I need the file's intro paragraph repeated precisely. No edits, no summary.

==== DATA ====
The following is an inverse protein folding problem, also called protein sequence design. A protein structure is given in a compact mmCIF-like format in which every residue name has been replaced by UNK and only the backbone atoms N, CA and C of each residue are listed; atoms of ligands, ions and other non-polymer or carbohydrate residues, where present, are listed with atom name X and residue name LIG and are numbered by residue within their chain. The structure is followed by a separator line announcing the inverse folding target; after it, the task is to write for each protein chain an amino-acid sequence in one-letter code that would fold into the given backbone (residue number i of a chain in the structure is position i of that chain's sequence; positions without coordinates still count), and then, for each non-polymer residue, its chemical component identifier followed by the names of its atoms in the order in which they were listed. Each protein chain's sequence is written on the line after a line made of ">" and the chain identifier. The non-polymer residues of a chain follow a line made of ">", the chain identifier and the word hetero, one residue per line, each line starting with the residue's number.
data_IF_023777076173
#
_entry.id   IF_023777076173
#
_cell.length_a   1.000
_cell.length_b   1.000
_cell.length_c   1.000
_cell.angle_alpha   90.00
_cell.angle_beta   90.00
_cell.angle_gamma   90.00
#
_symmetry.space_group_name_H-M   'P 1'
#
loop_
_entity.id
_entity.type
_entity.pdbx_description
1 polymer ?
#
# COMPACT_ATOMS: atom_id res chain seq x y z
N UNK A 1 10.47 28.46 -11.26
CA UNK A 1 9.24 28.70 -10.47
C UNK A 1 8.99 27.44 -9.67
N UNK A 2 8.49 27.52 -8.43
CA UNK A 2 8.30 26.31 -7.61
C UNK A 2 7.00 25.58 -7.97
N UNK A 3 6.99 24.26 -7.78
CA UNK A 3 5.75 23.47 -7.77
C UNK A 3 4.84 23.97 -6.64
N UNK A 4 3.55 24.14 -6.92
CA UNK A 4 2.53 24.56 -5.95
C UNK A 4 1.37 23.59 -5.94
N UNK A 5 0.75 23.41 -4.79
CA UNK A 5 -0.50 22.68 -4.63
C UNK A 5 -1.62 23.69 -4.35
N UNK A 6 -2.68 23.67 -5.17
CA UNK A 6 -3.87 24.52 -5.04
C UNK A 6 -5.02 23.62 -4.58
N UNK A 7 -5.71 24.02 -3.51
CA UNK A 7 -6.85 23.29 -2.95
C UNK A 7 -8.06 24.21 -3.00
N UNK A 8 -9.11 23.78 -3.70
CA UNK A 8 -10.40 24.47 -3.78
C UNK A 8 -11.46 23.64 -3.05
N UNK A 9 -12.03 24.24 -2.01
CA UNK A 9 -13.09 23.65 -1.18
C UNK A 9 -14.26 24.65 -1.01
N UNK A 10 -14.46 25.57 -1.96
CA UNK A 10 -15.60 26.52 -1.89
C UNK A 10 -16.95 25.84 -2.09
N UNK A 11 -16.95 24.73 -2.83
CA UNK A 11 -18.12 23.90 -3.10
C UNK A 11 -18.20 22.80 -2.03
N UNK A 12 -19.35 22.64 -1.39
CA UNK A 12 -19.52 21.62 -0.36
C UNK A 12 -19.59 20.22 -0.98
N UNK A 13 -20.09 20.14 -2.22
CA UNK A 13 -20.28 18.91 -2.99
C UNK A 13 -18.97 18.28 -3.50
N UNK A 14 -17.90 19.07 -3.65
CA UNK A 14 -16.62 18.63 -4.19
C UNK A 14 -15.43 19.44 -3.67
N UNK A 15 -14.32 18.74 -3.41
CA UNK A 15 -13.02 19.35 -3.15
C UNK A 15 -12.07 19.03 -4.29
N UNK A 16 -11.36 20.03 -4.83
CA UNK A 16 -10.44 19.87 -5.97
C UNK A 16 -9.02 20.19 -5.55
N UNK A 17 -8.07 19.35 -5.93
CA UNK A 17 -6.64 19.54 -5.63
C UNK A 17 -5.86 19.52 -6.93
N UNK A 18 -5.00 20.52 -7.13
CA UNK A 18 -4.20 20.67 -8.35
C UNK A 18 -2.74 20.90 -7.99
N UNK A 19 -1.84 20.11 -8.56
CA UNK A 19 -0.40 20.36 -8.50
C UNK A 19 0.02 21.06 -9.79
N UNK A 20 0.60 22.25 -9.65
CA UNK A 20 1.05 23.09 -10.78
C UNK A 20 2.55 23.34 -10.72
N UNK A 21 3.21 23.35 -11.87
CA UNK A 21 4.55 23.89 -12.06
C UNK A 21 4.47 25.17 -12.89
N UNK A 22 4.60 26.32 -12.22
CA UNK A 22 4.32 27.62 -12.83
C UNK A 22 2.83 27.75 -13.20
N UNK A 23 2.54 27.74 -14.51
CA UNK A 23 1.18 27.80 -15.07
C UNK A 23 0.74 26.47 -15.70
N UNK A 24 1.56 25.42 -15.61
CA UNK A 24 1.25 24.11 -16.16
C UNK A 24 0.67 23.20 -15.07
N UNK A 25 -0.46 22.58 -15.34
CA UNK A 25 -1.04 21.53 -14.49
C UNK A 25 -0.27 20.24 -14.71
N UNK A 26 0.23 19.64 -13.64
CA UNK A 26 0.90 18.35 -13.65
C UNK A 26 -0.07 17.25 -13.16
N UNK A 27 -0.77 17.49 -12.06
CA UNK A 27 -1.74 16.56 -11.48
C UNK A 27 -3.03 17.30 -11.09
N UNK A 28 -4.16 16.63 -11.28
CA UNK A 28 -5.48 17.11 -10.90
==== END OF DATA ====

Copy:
The following is an inverse protein folding problem, also called protein sequence design. A protein structure is given in a compact mmCIF-like format in which every residue name has been replaced by UNK and only the backbone atoms N, CA and C of each residue are listed; atoms of ligands, ions and other non-polymer or carbohydrate residues, where present, are listed with atom name X and residue name LIG and are numbered by residue within their chain. The structure is followed by a separator line announcing the inverse folding target; after it, the task is to write for each protein chain an amino-acid sequence in one-letter code that would fold into the given backbone (residue number i of a chain in the structure is position i of that chain's sequence; positions without coordinates still count), and then, for each non-polymer residue, its chemical component identifier followed by the names of its atoms in the order in which they were listed. Each protein chain's sequence is written on the line after a line made of ">" and the chain identifier. The non-polymer residues of a chain follow a line made of ">", the chain identifier and the word hetero, one residue per line, each line starting with the residue's number.